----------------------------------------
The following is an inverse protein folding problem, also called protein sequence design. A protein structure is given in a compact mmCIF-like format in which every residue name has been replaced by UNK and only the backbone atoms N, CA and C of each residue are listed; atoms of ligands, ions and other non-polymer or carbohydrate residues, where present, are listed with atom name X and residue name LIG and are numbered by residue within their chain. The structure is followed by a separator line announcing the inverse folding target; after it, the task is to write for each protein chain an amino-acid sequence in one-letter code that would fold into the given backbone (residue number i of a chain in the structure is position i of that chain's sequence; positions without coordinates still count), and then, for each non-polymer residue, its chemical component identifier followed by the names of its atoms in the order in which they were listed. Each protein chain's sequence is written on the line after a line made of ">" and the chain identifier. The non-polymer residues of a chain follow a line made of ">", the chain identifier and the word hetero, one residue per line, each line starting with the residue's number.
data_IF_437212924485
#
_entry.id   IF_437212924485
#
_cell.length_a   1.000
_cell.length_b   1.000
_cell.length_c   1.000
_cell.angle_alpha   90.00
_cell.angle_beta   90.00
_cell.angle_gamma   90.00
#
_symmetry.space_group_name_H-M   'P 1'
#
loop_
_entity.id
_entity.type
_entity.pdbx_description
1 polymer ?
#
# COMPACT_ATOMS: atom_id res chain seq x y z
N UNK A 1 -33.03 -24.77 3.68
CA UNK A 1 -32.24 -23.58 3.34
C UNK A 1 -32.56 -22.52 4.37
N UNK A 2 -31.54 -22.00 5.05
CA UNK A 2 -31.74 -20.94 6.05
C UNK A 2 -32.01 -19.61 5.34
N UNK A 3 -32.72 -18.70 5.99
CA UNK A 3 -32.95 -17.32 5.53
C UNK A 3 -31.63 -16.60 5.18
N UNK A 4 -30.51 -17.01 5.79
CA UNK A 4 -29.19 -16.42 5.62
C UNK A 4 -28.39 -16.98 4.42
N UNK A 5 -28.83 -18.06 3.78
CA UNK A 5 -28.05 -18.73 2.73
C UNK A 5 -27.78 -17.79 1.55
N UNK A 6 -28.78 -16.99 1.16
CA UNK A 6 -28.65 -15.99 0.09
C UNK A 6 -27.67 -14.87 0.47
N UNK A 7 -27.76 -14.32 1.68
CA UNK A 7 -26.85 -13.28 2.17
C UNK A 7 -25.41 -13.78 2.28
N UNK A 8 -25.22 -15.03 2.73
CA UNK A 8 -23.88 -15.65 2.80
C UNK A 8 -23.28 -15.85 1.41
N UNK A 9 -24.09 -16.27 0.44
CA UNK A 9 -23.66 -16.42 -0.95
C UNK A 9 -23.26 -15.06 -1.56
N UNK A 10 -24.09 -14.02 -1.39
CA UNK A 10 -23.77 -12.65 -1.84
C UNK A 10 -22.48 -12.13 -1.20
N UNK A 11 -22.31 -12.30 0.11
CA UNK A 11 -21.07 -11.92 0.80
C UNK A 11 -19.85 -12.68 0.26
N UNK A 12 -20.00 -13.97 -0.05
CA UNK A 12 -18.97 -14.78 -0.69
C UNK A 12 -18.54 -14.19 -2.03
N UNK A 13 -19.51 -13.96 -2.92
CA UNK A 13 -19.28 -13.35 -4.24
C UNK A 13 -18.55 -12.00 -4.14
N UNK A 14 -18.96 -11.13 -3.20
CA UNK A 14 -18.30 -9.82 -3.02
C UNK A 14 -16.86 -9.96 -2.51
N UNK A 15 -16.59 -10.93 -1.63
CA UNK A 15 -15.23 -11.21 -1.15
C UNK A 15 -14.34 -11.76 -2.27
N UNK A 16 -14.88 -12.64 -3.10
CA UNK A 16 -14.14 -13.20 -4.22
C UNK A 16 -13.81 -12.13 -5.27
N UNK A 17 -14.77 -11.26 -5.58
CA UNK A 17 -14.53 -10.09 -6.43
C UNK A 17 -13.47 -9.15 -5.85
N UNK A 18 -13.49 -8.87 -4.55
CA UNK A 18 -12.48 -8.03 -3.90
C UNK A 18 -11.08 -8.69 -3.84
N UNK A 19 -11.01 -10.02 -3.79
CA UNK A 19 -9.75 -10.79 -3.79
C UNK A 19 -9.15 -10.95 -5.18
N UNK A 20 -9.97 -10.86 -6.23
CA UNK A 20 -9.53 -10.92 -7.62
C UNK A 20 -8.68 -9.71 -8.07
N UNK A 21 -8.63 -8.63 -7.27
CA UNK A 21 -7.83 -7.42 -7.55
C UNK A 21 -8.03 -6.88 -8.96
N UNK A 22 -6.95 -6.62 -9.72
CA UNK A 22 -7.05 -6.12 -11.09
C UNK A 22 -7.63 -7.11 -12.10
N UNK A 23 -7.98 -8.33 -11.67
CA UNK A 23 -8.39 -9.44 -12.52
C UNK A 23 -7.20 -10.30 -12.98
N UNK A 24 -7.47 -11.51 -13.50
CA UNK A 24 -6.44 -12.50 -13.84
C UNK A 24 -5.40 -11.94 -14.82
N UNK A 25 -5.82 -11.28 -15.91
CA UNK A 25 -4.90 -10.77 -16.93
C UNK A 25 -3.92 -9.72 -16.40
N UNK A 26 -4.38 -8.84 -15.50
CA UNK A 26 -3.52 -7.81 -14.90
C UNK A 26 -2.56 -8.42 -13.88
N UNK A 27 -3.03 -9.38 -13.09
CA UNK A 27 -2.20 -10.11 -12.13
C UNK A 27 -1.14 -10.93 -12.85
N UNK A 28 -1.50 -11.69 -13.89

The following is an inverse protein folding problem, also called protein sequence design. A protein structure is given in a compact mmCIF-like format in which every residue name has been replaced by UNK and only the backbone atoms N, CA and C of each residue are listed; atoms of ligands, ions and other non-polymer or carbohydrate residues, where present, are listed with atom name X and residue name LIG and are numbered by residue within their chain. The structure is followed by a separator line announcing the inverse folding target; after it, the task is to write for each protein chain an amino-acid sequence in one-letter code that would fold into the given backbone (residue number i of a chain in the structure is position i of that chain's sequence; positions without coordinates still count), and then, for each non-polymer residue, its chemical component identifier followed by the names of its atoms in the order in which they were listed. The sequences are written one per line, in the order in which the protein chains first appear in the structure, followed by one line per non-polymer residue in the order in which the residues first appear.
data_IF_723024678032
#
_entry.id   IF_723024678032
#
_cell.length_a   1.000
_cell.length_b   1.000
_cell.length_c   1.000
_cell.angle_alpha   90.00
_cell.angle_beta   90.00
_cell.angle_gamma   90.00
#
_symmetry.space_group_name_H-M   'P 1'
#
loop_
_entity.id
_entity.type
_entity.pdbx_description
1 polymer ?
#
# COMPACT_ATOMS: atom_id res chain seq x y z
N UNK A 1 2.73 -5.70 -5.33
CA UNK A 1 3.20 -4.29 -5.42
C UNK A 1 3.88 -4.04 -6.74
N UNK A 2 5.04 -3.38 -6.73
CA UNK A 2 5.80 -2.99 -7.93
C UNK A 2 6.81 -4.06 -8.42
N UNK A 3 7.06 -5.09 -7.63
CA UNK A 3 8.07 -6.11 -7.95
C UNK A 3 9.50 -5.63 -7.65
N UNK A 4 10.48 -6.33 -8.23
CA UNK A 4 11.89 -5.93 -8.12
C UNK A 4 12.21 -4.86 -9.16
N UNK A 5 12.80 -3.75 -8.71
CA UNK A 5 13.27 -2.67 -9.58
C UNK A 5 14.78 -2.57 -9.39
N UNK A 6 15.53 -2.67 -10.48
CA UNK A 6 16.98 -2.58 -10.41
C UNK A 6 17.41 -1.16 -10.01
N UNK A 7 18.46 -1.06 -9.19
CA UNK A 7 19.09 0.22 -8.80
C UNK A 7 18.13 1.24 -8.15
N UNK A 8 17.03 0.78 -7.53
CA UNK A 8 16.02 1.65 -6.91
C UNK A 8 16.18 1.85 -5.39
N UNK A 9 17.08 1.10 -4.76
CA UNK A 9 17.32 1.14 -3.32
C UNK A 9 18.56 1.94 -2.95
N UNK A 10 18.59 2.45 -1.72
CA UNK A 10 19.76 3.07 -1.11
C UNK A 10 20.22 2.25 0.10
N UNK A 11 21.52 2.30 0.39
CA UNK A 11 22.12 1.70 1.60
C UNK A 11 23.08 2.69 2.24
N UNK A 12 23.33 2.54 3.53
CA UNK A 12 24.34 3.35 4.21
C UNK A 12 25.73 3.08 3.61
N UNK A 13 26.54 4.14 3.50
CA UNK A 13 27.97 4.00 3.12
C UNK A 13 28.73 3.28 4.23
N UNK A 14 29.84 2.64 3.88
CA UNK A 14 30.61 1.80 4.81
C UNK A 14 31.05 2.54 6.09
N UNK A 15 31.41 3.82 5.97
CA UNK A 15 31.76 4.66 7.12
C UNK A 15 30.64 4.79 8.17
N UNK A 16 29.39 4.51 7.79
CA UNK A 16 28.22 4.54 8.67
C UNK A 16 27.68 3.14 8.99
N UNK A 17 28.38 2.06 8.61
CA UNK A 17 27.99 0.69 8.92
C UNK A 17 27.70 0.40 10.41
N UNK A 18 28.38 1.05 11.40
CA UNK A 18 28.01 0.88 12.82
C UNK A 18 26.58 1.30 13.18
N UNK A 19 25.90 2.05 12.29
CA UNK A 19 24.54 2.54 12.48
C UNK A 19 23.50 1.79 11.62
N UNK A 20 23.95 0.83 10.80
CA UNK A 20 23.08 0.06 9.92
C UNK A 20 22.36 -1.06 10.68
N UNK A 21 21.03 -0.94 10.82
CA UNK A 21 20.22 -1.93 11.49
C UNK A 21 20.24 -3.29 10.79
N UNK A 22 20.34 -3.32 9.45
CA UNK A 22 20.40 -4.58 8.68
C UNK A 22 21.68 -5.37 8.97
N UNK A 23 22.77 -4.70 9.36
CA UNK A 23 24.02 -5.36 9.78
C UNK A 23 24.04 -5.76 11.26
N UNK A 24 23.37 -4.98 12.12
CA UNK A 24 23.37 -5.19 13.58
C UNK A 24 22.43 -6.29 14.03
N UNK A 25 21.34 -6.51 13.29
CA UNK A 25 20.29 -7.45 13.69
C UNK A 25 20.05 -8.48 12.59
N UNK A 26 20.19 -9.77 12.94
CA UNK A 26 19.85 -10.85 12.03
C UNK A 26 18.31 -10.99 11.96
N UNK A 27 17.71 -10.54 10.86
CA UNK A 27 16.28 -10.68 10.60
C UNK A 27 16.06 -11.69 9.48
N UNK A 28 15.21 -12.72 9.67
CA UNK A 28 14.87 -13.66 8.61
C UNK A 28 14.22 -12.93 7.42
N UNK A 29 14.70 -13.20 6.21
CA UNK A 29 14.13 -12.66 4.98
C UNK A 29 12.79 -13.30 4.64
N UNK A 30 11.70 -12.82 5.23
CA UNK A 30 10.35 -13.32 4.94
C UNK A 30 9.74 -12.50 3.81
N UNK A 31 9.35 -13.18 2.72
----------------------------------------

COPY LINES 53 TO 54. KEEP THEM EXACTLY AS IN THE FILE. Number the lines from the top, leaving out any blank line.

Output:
CA UNK A 11 -21.07 -11.92 0.80
C UNK A 11 -19.85 -12.68 0.26